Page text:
Surprise (or not), the book I read from cover to cover without stopping is SoulPancake.
When I first got it I went through every page in just one sitting, and two cups of coffee later I finished it. I really wish I had a more mind-blowing answer for you, my apologies.
I’m actually much more interested in what books you have read from cover to cover.
Comment with your answers!
Below is my second and third pieces of Blackout Poetry. These words were also taken from J.D. Salinger’s Raise High the Roof Beam, Carpenters.
The first is called, “Page 24” … (before reading, let the creativity of the titles wash over you….)
Cued the rest,
suspended, bolstered, empathy,
You can’t just barge through life hurting people’s feelings whenever you feel like it
The second is called, “Page 74″
in gracious solitude,
wondering which I’d picked.
My first good idea,
drop into much more thought,
rampant, wildly jumped,
fate before jumping,
Slipped into little messages.
Again, not bad. The possibilities for blackout poetry seem endless! Maybe next time I’ll actually blackout and see what prose I can come up with (kidding, Whitman didn’t touch four loko, neither will I).
Confused? For the original Blackout Poetry Post click here.
“Have you really lived if you haven’t faced a full spectrum of experience?”
On the final page of SoulPancake there is a list of 52 ways to live a little more.
Listed are 52 tasks, one for each week of the year (guess I missed that New Year’s resolution opportunity, huh?). I will list half on this post, and half on a later post, and relay my experiences to you.
Please play along and comment, hopefully we can finish the entire list collectively.
I’m trying to make Andy Dufrense and Mr.Keating proud by getting busy living and Carpe Diem-ing (see what I did there? That’s a ‘call back’).
So here are the first half…
- Get Punched.
- Tell a friend a truth they don’t want to hear (this may help you achieve the first item on the list).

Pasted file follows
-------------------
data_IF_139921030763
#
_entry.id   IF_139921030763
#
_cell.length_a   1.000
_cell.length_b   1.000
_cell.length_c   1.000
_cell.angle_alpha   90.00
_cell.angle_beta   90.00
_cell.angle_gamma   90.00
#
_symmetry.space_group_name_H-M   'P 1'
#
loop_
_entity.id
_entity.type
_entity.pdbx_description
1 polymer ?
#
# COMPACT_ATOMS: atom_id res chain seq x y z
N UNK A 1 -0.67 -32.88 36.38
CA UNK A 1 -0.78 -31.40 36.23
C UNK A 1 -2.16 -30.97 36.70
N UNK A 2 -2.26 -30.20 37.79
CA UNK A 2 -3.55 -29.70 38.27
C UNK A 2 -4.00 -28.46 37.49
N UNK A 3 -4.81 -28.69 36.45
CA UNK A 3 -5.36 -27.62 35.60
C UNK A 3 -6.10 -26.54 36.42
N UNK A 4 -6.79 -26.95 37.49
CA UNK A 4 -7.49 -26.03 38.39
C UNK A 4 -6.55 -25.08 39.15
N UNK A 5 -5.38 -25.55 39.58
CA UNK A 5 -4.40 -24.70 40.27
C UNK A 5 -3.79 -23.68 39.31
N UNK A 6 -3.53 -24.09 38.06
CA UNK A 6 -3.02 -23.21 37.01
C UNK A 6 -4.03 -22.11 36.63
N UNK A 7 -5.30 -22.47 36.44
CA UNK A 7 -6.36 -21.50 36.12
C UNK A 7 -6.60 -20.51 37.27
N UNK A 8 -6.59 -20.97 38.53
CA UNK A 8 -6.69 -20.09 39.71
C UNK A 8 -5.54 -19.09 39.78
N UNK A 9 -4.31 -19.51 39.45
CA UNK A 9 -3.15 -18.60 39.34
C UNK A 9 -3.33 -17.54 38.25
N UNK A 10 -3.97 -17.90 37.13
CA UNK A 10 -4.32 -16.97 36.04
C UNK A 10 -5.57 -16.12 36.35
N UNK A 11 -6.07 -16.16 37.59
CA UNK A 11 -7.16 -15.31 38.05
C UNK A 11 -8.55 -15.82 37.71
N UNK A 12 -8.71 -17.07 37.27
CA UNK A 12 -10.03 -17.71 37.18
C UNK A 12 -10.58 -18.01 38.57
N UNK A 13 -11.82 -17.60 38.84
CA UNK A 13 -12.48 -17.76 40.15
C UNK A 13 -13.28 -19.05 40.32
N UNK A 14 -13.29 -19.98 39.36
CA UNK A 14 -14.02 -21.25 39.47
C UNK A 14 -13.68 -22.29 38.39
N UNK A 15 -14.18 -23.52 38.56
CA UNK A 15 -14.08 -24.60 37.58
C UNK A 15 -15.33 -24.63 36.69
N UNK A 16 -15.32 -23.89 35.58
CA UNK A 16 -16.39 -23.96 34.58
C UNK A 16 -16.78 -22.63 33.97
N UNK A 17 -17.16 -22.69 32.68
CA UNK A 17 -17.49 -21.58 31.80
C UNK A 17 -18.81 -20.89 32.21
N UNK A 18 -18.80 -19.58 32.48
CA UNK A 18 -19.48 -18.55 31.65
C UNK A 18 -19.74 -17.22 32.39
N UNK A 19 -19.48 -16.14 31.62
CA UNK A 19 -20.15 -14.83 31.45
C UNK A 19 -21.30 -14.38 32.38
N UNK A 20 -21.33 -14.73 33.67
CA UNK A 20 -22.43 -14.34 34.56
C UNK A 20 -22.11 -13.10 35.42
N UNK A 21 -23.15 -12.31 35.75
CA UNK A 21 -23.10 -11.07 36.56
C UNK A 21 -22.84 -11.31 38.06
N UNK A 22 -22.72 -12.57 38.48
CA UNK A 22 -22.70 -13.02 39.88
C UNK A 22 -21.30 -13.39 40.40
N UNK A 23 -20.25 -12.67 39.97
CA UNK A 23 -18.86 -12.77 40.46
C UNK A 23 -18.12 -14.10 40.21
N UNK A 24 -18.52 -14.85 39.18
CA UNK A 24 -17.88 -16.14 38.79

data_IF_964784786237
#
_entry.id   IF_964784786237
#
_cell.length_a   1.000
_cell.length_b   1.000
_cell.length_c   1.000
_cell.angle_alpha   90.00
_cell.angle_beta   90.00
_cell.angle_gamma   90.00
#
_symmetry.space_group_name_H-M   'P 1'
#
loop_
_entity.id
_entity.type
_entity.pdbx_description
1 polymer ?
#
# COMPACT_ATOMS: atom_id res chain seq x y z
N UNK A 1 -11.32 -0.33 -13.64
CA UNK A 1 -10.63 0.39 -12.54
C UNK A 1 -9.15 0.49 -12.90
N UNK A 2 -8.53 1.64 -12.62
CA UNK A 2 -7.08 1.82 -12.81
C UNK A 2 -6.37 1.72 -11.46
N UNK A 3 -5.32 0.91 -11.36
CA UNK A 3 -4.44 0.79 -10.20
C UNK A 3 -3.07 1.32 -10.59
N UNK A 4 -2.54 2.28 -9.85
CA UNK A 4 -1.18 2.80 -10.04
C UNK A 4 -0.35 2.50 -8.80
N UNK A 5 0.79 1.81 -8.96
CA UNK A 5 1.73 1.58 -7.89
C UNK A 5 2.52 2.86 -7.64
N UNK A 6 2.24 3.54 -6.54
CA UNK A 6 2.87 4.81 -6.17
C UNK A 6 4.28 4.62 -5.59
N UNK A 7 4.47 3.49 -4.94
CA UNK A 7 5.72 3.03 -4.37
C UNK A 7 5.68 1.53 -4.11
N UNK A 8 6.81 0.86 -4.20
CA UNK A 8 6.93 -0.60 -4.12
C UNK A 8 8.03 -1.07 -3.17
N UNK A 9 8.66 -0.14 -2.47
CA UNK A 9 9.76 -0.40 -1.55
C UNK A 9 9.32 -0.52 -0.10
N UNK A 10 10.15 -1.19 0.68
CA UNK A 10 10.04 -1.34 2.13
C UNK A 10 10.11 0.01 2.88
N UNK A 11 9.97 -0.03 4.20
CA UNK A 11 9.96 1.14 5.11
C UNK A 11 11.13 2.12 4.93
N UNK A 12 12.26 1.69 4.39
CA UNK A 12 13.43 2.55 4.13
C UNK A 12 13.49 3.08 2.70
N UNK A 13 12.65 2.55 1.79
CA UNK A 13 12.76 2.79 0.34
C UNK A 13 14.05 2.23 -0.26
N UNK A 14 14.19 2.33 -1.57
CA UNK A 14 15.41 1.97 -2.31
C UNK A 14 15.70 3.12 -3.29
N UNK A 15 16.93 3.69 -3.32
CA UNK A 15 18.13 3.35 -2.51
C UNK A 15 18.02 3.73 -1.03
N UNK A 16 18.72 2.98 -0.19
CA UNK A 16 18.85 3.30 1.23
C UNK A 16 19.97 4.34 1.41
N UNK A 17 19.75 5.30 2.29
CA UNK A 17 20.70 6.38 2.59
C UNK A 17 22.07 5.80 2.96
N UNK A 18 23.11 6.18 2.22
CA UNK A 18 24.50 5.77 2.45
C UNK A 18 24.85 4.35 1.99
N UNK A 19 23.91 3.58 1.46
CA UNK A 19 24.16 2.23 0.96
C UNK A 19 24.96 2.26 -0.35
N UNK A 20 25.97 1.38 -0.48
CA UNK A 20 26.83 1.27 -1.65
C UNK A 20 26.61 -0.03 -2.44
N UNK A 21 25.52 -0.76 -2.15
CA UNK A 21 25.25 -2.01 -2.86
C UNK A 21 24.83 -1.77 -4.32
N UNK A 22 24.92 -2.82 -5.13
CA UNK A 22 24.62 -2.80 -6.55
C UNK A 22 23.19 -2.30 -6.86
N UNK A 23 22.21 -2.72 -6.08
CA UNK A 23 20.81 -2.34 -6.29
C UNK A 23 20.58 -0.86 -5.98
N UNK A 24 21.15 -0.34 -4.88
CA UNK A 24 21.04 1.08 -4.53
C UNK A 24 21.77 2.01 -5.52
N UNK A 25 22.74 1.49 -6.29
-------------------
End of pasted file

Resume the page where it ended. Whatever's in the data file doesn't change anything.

- Burn a book you hated.
- Eat something that challenges your gag reflexes.
- Jump on a bus without knowing the end destination.
- Grow something.
Walk barefoot all day.
- Hit something hard enough to break it.
- Stand on the edge of a rooftop.
Stay up all night.
- Don’t get out of bed for an entire day.
Read a book cover to cover without stopping.
Feed yourself for a week with only 7 dollars
- Cleanse your hands in soil.
- Take a nap on a park bench.
- Stand in the pouring rain. Get Drenched.
Spend a day with the oldest person you know.
- Go to the concert to a band you’ve never heard of.
- Don’t use utensils to eat all day.
- Shower in the dark.
- Take your neighbor a cup of coffee.
- Climb a tree.
- Feed a stray dog or cat.
- Double tip your server.
- Read a book that makes your brain hurt.
- Give a stranger a sincere compliment.
- Skip, don’t walk.
“Every block of stone has a statue inside it, and it is the task of the sculptor to discover it.” – Michelangelo
Step 1: Grab a marker. A black one. Don’t sniff it.
Step 2: Find a single sheet of newspaper or tear a page from your favorite magazine, book, maybe even a memo or old homework on your desk.
Step 3: Black out what doesn’t belong. Chisel away a word at a time until you reveal your poetic masterpiece.
SoulPancake (pg.38)writes… Michelangelo believed that the statue was waiting in the stone– it was the sculptor’s job to chip away the parts that didn’t belong.
Maybe the same is true about poetry. If you look long enough at a sheet of words, you can find rhythms, patterns, brillance.
The reward? The poem within. It was waiting there all along…
J.D. Salinger is one of my favorite authors so I flipped to a random page in one of his books. This page, ironically, mentioned poetry (and yes, I know it’s in blue marker, not black, sue me.)
Most poetry, any poetry,
verses bare, ungarnished.
accidentally poem plotting
I’m no Frost, but I don’t think it’s half bad.
Now it’s your turn! Send me your own blackout poetry by commenting below or emailing it to email@example.com.